6 Reasons Why “The Amityville Horror” Is Still Scary All These Years Later
Haunted house movies come and go, but The Amityville Horror still casts a spell decades after its initial release. Why? Well, the walls bleed and there’s nasty glop oozing from the plumbing, but the main event isn’t spooky special effects. It’s the Lutz family: Parents George (James Brolin) and Kathy (Margot Kidder) and their three kids, all normal, reasonable folks who aren’t about to cut and run just because of a little leaking hemoglobin. Here are six other reasons why The Amityville Horror is still scary as hell.
1. Creepy Kathy
Shortly after the Lutzes move into their new home, Kathy (a former dancer) is doing barre exercises in front of a mirrored wall decorated with winding tendrils of tarnished gold paint. Focused on her form, she doesn’t notice how the paint makes her pretty face look skull-like, presaging the creepy stuff that’s about to stress her family to their limits… or does she? When George quietly enters the room, Kathy isn’t just startled: She jumps like a scalded cat, backs up against the wall and gasps in horror.
2. Good George/Bad George
While exploring the basement’s creepy “red room”—where the sweet family dog, Harry, spends so much time scraping the floor that he rubs his paws raw—George sees a brief, ghostly vision of someone who looks almost exactly like him. In fact, James Brolin’s mirror image in the scene is actually footage of his real-life brother. The siblings look similar but not identical, adding a dash of off-kilter tension to the scene.
3. Jodie the Pink Pig
“Jodie is my friend and she comes to play with me,” says daughter Amy Lutz (Natasha Ryan) about the malevolent, red-eyed, lady-pig spirit who becomes Amy’s “invisible friend.” Scary-movie fans are used to horror stories involving possessed pussycats or demonic dogs. But a hell pig that sniffs around a child’s bedroom? That’s just freaky.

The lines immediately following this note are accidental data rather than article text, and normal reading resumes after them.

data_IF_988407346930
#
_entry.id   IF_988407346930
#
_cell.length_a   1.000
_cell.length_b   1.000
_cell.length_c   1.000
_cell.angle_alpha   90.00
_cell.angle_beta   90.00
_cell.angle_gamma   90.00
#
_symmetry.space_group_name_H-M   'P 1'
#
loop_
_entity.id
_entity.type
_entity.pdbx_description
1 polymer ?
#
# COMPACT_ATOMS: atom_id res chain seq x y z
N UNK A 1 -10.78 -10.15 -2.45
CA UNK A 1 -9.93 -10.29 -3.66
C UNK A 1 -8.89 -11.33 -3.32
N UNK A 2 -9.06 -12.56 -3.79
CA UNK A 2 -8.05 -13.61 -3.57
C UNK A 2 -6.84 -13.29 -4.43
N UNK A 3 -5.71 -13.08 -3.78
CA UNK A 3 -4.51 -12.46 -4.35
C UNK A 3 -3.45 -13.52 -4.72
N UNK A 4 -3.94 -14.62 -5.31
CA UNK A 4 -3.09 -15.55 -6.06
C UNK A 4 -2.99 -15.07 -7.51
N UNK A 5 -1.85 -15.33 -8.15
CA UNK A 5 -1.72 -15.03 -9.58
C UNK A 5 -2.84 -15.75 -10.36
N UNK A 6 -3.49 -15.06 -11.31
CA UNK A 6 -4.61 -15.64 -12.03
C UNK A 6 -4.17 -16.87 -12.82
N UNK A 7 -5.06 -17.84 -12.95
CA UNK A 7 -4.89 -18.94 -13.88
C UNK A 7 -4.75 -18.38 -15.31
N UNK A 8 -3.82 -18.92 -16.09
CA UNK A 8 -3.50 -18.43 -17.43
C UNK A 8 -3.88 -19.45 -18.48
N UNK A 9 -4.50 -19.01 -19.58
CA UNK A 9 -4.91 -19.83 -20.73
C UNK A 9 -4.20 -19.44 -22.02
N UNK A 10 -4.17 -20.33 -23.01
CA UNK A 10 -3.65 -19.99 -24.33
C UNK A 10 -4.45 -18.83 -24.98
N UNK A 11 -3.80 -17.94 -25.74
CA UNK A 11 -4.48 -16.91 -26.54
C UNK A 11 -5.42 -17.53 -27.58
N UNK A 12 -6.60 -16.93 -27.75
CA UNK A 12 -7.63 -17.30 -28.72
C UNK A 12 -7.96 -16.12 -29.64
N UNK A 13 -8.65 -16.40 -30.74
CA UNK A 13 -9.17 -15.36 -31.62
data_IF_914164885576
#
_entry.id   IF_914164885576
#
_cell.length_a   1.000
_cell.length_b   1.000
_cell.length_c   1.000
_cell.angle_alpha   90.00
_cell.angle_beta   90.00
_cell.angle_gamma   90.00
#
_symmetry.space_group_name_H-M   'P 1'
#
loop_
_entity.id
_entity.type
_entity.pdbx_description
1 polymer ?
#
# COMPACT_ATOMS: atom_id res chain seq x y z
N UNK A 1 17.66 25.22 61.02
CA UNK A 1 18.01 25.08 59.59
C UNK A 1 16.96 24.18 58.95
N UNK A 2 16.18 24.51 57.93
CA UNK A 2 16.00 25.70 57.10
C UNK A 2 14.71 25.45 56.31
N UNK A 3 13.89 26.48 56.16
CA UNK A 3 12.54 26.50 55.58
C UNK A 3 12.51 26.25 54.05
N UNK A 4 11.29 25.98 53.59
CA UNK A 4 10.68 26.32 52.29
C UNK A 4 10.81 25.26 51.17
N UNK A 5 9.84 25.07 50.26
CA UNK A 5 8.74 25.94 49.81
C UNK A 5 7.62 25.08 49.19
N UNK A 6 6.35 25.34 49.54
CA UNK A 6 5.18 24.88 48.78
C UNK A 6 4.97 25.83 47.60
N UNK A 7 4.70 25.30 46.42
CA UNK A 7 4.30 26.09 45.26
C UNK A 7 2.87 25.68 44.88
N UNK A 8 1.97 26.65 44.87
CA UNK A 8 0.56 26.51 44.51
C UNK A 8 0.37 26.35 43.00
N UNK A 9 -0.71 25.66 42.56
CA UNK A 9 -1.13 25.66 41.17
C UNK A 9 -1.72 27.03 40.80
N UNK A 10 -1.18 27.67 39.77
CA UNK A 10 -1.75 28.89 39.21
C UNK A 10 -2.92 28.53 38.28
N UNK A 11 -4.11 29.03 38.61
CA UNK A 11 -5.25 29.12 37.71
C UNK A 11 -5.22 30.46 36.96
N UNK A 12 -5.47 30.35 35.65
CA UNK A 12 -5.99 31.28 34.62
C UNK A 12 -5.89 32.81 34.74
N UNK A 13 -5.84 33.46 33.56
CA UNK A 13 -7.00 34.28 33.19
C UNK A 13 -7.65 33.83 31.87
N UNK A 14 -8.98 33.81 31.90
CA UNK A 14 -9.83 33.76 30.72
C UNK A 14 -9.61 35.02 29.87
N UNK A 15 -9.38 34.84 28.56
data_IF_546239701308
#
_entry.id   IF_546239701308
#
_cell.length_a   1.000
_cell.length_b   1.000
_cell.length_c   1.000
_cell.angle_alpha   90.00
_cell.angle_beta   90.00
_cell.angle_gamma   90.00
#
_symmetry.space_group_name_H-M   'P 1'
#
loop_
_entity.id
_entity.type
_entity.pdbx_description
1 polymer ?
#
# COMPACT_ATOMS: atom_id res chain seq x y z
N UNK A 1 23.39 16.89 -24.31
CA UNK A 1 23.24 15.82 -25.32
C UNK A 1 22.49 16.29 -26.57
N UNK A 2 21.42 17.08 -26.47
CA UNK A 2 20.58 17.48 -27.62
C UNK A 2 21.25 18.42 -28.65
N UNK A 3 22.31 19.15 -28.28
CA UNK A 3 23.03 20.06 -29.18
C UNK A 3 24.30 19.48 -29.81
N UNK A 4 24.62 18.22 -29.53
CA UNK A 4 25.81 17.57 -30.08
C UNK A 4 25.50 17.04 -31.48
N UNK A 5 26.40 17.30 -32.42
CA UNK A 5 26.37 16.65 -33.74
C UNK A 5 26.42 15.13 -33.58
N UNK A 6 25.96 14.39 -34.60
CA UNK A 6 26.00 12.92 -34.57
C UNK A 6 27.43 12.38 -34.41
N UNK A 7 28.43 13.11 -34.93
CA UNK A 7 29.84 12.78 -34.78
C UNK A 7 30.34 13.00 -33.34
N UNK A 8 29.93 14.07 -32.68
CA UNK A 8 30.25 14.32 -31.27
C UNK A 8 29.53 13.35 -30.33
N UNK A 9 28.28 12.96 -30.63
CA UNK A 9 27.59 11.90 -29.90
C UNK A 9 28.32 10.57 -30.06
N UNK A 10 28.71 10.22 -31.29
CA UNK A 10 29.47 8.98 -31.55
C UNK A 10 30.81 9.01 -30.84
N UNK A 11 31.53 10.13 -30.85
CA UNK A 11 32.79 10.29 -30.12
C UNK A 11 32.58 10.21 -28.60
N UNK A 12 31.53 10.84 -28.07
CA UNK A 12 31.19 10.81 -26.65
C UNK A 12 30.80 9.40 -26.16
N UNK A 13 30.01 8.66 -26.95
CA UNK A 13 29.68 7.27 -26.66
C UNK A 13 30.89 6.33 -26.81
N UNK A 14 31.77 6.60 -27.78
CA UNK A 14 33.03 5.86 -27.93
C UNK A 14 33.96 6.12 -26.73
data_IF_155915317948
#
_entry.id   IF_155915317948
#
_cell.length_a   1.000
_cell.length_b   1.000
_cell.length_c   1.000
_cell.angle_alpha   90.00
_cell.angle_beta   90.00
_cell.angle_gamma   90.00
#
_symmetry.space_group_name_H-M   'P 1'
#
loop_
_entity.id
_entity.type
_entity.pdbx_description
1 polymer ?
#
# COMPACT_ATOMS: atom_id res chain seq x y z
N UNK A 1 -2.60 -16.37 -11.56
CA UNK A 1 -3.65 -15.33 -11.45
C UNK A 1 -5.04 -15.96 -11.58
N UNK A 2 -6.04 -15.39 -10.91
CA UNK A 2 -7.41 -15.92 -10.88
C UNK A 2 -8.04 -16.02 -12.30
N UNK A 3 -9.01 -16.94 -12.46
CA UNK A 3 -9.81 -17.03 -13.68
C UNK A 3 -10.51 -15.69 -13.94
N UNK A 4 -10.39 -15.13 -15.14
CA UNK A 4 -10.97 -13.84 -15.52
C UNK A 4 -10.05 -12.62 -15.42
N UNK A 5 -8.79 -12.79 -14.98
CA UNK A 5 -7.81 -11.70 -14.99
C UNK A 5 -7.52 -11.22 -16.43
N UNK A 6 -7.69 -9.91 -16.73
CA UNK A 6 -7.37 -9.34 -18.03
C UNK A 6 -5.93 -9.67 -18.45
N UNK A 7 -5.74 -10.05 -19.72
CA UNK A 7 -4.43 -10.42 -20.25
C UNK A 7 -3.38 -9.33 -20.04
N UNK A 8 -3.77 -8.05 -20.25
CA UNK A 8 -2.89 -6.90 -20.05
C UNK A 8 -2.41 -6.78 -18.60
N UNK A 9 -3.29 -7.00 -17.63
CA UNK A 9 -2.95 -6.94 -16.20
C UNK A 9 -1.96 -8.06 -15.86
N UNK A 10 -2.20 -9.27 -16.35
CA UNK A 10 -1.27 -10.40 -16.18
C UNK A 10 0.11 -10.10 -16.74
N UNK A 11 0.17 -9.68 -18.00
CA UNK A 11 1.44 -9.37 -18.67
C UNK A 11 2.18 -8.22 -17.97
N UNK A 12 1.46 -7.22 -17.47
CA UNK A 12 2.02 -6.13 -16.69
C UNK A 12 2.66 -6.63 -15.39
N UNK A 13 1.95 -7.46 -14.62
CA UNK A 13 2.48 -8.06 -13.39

4. Scary Kathy
In a toe-curling scene between Kathy and George, her face appears deeply lined and papery one moment, as though she’s aged decades in a matter of seconds. But in the next moment, George sees that her face is youthful once more. That’s just one example of the movie’s stellar use of subliminal scariness: You feel something’s wrong, but can’t put your finger on it because it goes by so fast.
5. The Flames of Hell
Because the house is always strangely cold, George spends a lot of time chopping wood in the front yard with a scary axe and an increasingly scary look on his face. Matters come to a head when he piles split logs into the fireplace to offset the chill; as he watches the blaze, he looks as though he’s being licked by the flames of hell. The shot’s perspective is also totally disorienting: Whose point of view are we actually seeing from behind those burning logs?
6. The Telltale Chandelier
In three different scenes, the elaborate glass chandelier hanging in the entryway of the Lutz home begins to sway, tinkling like wind chimes in a breeze; in each case, the undulating fixture marks a major character transition. It ushers in a key scene where Kathy (who’s been trying valiantly not to be spooked by the fact that an entire family was murdered there a year earlier) wakes up screaming from a nightmare. Kathy’s sister Helena (Irene Dailey), a nun, later runs from the house when she experiences the chandelier effect, stopping only to vomit by the roadside. Finally, Kathy and George, unable to deny that something unholy is making the chandelier sway, pick up the silver crucifix they find tarnished and inverted on the wall and walk through the home while praying their hearts out: They’ve acknowledged that the only help they’re going to get will come from a higher power.
Check out our list of the all-time deadliest horror movies, as ranked by body count.